Mr. Wake

Are you understand?

Location: Kamakura, Kanagawa, Japan

Sunday, January 23, 2005

Working man

I have about a week of work under my belt now. Except for five other people I think I had the wierdest first day of work ever. Wife and papa-san picked me up at the Y after my Japanese class to have lunch and go to the factory. The factory is in two main parts: The Factory and The Office, which I like to think of as The Bridge. My work day started at 2:00 with everyone on the bridge stopping work and standing for a speech by the company president. He introduced his sister (my wife) and me. I made a speech in which I apologized for interrupting their day and taking up their time, apologized in Japanese for not being able to speak Japanese (I`m going to be one of those guys), and told everyone that I would work hard. They applauded to a degree that indicated polite acceptance without indicating a level of understanding. I was issued a grey desk, uniform, and a blue company ball cap. One can remove the cap on the bridge, but off the bridge everyone pretty much wears it. Women who work on the bridge wear jackets and skirts a few shades off of Century 21. And blue caps.
Factory tour. I`ve had these before, but they are always awesome. If you had told me when I was 14 that I would be working with gigantic Japanese robots that shoot lasers I would have blown a gasket.
The tour included an office where Chan-san was lecturing five Chinese guys. When me, wife, and president entered they all jumped to their feet. Judging from their reaction at the time, their less than subtle glances afterward, and what I would hear about their history, I was probably the first white person they`d ever met. I shook their hands, which is an action I reserve for when I want to lather on an extra dose of America. I even threw in a round of nice-to-meet-yous. The responses ranged from soft mumbles to drill instructor .
What I would later learn about these guys is that they all come from families of poor farmers. Their houses in China lack running water among other things. Of 30 people the company interviewed in China, these guys were chosen to come to Japan and work for three years. Their three year tour stared three days ago.
After the tour wife left, president went off to do stuff, and I was left at my desk. My desk is one of four in a little cluster on the bridge. The guy next to me and the woman across filled their day with flipping, stamping, and filing onion skin paper forms and invoices. The woman has a shoe box full of little stamps. The other guy next to me has a cash box he must have obtained by robbing the 5:15 bound for El Paso. It says "Cash Box" on the side. He`s got a label maker that stamps out checks, and he does his math on a freakin abacus.

I studied Japanese for about an hour until the day was over. When ever anyone got up to leave the bridge they put their hat on. President wears a suit instead of a grey uniform, but he does not leave his hat behind.

That night was cause for celebration. 6 new employees and all of them foreigners. So President, Wife, 5 Chinese guys, their Chinese boss and interpreter, and myself went to Sun Mario to tie one on. Later on another company worker joined us who Wife says has been working for the company for as long as she can remember and has not changed at all. In semi formal situations Chinese will not take a sip of alcohol unless everyone else does at the same time. For about an hour these guys aged 20-23 sat with open beer cans in front of them and only touched them when President would make a short speech, stand up, and yell "kampai!" Then each one downed about half a can. Food arrived which was a Sun Mario greatest hits list. Chicken wings, tuna sashimi salad, fried rice, garlic fries, and pizza. The 5 Chinese Brothers had never had pizza before and they ate their slices with chopsticks. Every particle of meat, grizzle, and skin was devoured from the chicken wings, reducing them to white bone. We moved on to vodka shots. After one does a shot in China (which is does after a short speech and at the same time as everyone else) one shows the bottom of the empty glass to one`s fellow revellers. The guys were asked what countries they wanted to live in eventually. Singapore, Japan (smartest answer of the bunch), America, Australia, and Las Vegas. Johnny was the one who voted for Las Vegas (every Chinese person I`ve met has had a western name they use with us). Johnny had a funky hairstyle and I think for this reason alone was made to drink more than the rest of us. We moved on to tequila. Enough empty glasses had been shown before the tray of salt and limes arrived, and an explanation as to their purpose seemed moot. Before long the other company guy explained that one salts the lime, then sucks the juice, and it has nothing to do with drinking tequila.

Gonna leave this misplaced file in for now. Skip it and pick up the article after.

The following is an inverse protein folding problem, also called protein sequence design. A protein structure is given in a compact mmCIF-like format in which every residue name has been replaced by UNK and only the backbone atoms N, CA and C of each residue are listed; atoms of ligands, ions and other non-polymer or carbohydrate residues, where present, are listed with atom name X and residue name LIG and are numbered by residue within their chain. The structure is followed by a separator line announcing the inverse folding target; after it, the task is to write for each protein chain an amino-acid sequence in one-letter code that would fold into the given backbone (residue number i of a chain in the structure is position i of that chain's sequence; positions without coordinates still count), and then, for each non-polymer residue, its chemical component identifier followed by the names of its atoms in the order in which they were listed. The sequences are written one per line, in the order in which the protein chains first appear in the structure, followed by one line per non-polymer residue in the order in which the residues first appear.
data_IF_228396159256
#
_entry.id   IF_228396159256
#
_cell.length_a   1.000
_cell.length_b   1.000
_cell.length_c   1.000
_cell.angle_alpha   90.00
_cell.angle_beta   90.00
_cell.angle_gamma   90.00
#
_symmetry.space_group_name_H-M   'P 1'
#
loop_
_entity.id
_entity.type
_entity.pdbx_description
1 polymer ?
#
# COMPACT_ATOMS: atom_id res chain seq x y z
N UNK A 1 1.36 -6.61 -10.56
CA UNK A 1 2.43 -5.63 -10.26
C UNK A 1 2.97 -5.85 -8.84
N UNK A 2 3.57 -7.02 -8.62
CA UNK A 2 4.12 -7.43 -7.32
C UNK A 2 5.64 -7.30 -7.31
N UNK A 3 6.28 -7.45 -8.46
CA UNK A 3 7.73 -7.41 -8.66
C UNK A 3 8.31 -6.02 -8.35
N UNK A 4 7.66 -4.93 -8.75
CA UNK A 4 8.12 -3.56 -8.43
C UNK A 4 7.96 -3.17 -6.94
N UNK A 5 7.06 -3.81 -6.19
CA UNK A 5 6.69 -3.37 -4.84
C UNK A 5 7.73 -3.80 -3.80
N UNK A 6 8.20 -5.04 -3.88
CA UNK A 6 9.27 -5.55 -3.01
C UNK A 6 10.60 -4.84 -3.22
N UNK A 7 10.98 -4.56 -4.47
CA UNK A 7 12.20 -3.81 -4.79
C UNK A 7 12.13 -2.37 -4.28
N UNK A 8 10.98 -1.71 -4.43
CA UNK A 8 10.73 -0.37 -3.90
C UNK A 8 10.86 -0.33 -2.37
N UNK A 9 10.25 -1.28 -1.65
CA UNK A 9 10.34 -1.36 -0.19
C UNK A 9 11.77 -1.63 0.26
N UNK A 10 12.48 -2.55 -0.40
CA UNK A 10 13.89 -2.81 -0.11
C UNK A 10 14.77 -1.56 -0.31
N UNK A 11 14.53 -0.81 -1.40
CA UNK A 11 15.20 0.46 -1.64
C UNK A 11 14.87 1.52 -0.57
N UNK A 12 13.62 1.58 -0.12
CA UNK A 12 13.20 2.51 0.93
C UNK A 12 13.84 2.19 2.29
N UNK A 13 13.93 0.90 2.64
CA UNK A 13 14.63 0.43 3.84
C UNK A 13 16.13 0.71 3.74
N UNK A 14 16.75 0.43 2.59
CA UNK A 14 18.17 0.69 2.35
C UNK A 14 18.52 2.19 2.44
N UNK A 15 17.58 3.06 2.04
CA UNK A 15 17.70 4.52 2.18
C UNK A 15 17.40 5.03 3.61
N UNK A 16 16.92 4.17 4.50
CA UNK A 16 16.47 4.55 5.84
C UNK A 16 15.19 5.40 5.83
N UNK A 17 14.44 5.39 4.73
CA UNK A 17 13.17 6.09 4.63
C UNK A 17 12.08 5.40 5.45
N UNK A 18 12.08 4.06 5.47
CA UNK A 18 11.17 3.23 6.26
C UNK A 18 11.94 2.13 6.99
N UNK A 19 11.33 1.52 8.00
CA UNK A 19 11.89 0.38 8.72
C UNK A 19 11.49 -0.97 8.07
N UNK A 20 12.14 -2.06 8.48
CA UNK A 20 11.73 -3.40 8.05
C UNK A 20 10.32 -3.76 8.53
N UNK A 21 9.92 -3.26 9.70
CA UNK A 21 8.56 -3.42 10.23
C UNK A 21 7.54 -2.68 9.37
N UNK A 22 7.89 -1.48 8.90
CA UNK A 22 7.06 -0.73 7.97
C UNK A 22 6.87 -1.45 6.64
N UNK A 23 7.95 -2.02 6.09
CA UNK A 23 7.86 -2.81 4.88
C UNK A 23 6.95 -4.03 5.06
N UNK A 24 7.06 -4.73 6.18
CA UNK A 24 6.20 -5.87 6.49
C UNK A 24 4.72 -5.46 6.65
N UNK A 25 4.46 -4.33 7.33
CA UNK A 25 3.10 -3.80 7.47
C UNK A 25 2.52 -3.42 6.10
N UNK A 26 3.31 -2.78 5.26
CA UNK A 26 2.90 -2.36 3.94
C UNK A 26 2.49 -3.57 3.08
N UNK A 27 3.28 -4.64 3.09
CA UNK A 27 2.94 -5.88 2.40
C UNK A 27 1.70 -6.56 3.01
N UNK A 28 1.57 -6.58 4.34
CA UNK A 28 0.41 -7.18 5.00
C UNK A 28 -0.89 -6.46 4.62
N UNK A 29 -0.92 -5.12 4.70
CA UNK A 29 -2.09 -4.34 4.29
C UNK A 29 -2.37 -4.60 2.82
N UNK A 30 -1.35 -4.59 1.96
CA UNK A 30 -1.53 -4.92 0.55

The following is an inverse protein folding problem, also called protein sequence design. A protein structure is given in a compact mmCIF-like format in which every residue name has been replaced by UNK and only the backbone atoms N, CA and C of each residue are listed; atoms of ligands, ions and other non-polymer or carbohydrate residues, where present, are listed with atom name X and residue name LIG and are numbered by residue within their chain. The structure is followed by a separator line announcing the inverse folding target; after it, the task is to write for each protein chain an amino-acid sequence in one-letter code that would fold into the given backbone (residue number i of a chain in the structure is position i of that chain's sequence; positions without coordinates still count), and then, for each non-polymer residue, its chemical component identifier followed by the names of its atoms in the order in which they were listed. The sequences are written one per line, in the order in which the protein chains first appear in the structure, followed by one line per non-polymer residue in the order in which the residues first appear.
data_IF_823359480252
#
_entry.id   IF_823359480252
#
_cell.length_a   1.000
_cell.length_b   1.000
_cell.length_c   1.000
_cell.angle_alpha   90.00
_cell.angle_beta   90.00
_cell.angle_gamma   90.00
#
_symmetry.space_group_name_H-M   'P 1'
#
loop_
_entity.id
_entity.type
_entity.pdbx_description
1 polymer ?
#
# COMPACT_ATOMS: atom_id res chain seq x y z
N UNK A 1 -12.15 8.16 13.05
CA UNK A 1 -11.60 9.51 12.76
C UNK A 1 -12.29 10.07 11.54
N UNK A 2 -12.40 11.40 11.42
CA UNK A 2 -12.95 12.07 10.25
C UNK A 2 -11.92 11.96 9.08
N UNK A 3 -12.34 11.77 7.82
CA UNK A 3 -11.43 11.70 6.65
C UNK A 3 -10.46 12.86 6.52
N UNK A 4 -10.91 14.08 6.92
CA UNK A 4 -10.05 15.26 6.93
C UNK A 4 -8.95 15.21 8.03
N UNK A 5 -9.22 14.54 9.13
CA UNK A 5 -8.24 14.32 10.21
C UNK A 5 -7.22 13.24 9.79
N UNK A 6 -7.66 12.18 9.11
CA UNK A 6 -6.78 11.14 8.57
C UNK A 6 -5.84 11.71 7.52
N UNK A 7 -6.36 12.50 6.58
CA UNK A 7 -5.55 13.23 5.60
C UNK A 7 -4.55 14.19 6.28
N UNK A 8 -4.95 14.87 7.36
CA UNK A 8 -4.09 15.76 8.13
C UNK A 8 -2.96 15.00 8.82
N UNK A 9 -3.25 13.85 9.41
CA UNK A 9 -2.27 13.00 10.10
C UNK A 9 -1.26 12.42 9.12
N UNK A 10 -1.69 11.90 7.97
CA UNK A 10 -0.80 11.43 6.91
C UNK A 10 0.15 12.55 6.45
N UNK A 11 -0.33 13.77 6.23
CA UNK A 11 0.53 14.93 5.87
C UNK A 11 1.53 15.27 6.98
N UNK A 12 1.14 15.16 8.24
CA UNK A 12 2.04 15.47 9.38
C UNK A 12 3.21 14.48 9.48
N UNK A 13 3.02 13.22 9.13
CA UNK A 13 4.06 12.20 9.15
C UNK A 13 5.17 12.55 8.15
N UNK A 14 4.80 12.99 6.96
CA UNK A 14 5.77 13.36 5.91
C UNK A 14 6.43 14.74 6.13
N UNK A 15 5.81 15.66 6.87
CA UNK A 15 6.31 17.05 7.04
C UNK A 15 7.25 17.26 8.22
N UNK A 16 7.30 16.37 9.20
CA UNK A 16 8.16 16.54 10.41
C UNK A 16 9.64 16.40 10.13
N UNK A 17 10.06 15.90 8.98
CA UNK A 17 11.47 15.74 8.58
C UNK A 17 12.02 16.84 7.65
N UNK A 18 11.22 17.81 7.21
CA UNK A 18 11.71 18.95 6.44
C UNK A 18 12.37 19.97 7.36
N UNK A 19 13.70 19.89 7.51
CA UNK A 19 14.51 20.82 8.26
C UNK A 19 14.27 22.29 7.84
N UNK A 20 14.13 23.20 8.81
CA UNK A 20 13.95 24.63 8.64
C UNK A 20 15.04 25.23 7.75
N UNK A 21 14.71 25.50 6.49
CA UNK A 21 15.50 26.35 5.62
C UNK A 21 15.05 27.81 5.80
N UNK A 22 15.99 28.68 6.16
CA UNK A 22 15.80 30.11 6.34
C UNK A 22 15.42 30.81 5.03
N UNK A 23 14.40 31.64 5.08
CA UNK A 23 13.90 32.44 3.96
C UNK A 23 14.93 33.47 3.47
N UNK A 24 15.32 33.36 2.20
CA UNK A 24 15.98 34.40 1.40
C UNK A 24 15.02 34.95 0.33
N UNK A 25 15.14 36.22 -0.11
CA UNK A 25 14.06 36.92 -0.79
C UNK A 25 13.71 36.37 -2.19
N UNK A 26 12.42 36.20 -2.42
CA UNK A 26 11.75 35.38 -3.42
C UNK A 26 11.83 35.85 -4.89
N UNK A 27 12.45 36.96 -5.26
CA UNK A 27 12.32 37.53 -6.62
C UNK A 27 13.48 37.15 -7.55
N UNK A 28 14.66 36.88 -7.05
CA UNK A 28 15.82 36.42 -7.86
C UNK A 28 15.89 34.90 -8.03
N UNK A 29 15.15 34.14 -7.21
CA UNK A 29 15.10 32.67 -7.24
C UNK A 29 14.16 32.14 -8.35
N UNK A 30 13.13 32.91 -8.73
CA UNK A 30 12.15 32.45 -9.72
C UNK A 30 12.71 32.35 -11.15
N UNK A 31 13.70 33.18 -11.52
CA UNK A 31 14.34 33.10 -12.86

I`m glad the Chinese guys are there. Selfishly, I`m not the lowest guy on the totem pole. Also, 10 years ago I came to Japan without knowing a hambaga from a borupen, and I envy the experience they have in front of them.

The night was all that late and the following morning wasn`t all that bad. I got up and continued my new daily routine.


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